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The departing year of 2023 was not the easiest for Latvia's real estate market but wasn't entirely negative either. The influence of geopolitical and economic factors affected purchasing activity and property prices. CEO of Mercury Group, Irina Alazova, shared her expert analysis with Varianti.lv on the real estate market in Latvia for 2023 and the forecasts for 2024.

2023 was challenging. For many Latvian companies in the real estate sector, it was quite tense. However, speaking for ourselves, we and our colleagues have long learned to adapt to constantly changing market circumstances. I've been in the real estate business for three decades and have seen a lot: periods of price and sales growth, as well as declines. The toughest was during the peak of the Latvian real estate market crisis in 2008-2009. The current situation isn't as dramatic. Mercury Group primarily operates in the high-end segment of Latvia's real estate market, and 2023 will be remembered as a good year for us. Most of our turnover comes from leasing clients' houses and apartments – this is the main income, so to speak, the bread of agents. Of course, there were sales as well.

In the past year, we even expanded our team. I won't deny that conducting sales has become more challenging. Real estate agents now need to do more than understand the client's needs, find a suitable property, and assist with the transaction. The range of services has expanded: we have to deal with everything, from selecting a lending bank to structuring the deal, including verifying the legality of the buyer's funds. Almost every sale involves a set of tasks that require non-trivial solutions.

One of the main current negative factors is problems with opening bank accounts for foreigners and making international payments for purchases. If not for this, there would have been more transactions. Interest in Latvian real estate from non-residents hasn't dried up. However, not everyone can solve the puzzle of remittances. Throughout the past year, we've constantly received inquiries from local clients: are there any problematic properties available? People believe that non-residents should start selling their Latvian real estate. However, this isn't happening en masse. Foreign owners see that prices in the segment above average have dropped, and the existing demand is much lower than what the property cost them. Therefore, to avoid recording losses, they prefer to rent out their property and wait for better times when prices return to previous levels. It's important to understand: premium and luxury residential real estate usually weather turbulence more easily. Most deals with it have happened and continue to happen through buyers' own funds. And if someone takes a loan to make a purchase, the amount borrowed rarely exceeds half the property's value. Therefore, the rise in Euribor rates hasn't hit owners of expensive properties so hard. By renting out their property, they incur no losses and patiently await better times.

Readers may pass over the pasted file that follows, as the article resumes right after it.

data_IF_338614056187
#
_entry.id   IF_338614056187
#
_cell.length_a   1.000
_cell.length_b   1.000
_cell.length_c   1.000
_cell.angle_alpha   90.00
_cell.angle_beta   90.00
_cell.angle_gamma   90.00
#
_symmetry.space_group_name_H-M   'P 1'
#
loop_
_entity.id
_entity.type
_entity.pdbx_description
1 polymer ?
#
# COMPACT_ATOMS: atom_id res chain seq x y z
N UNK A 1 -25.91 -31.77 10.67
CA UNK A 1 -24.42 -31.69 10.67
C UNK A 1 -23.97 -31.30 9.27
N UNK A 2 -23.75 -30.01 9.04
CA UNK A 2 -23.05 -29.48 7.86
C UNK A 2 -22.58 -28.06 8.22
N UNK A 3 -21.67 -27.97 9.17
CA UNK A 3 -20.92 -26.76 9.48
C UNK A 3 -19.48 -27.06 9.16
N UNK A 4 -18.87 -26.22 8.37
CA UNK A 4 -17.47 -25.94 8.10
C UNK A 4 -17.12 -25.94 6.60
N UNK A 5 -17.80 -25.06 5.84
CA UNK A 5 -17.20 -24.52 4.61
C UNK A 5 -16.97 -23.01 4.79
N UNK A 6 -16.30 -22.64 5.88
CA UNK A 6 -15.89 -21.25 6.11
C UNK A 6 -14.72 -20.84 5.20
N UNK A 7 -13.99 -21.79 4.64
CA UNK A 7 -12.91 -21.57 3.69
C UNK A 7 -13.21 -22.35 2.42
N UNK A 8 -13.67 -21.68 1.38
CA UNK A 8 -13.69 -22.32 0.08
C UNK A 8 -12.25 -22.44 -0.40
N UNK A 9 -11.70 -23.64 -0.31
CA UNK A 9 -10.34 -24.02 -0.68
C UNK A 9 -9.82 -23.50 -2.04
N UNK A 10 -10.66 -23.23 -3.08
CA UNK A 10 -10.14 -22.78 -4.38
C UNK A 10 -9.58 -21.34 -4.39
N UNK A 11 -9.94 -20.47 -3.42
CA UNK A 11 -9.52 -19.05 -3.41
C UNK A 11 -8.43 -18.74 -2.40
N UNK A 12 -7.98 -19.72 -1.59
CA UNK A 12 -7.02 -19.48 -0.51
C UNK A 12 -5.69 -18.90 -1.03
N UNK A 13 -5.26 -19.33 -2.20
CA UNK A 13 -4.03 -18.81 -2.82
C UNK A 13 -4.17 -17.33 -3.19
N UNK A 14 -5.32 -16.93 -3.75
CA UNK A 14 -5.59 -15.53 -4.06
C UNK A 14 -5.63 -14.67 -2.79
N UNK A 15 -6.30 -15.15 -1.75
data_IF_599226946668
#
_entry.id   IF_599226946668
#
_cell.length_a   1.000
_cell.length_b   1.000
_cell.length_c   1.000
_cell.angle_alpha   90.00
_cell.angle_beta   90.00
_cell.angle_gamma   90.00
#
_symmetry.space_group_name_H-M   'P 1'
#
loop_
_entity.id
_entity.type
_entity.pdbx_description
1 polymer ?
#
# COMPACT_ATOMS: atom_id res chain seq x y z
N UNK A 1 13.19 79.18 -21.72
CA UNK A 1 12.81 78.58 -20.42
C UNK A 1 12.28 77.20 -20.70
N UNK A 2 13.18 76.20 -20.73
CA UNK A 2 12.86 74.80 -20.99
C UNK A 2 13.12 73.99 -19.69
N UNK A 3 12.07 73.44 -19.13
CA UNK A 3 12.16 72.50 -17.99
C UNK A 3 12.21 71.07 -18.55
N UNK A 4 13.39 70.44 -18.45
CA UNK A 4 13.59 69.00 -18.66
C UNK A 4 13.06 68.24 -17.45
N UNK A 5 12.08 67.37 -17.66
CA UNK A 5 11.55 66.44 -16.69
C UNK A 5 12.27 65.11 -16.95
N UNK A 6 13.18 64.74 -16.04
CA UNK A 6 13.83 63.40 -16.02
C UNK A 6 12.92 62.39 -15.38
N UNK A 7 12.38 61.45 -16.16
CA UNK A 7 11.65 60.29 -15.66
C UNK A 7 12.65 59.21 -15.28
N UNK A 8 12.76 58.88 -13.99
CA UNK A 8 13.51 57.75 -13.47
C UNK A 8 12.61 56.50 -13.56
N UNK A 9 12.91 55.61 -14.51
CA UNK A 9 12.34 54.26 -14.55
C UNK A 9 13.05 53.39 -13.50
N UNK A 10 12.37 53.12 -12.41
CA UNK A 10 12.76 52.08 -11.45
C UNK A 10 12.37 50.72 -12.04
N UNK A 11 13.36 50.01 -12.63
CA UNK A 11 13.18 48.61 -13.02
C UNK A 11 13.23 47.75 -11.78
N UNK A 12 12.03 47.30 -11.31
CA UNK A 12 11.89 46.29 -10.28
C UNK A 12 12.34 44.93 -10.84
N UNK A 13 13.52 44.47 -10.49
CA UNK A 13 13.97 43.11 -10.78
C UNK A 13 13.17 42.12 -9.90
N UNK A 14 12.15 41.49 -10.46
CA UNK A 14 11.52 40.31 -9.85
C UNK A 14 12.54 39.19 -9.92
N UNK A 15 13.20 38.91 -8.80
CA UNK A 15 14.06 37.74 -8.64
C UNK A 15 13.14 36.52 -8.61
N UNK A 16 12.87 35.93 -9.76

Regarding demand, we receive many requests for 2-3-bedroom apartments in newly constructed buildings in the center of Riga priced between 150,000 and 200,000 euros. There's not much to offer. Foreigners and locals also inquire about commercial real estate from one to three million euros. They are interested in a yield of 6-7% annually. No one wants to sell such properties. There are offers on the market with a yield of 3-4%, which, in turn, does not motivate buyers.

For the seventh year, Mercury Group has been developing a service for trading foreign real estate. Deals slowed down a bit during the COVID pandemic, but they are active again now. We trade in properties in the United Arab Emirates, Greece, Montenegro, Thailand, Turkey... Some non-residents who had property in Latvia have divested and reinvested their proceeds in other countries. We helped them with this. Having an international direction allows us to look more confidently towards 2024. But what it will be like for Latvia's real estate market depends on how open we become to investments, whether we can create conditions for their inflow. Many countries in the world offer something of their own to attract the attention of international investors. Latvia should follow this path if, of course, we think about development rather than stagnation. Our country has all the prerequisites to become a flourishing, stable, and successful nation, considering its location, natural resources, and culture. We've taken some steps in this direction, but now we've paused. More attention needs to be given to our strengths: diligently working on developing tourism, creating interesting and easy-to-implement conditions to attract foreign investors, reducing taxes for entrepreneurial development, and increasing business transparency, boosting the activity of the transport and logistics sectors, providing a banking system that is friendly to clients. This way, the country will flourish with all the resulting positive consequences in all areas, including real estate.

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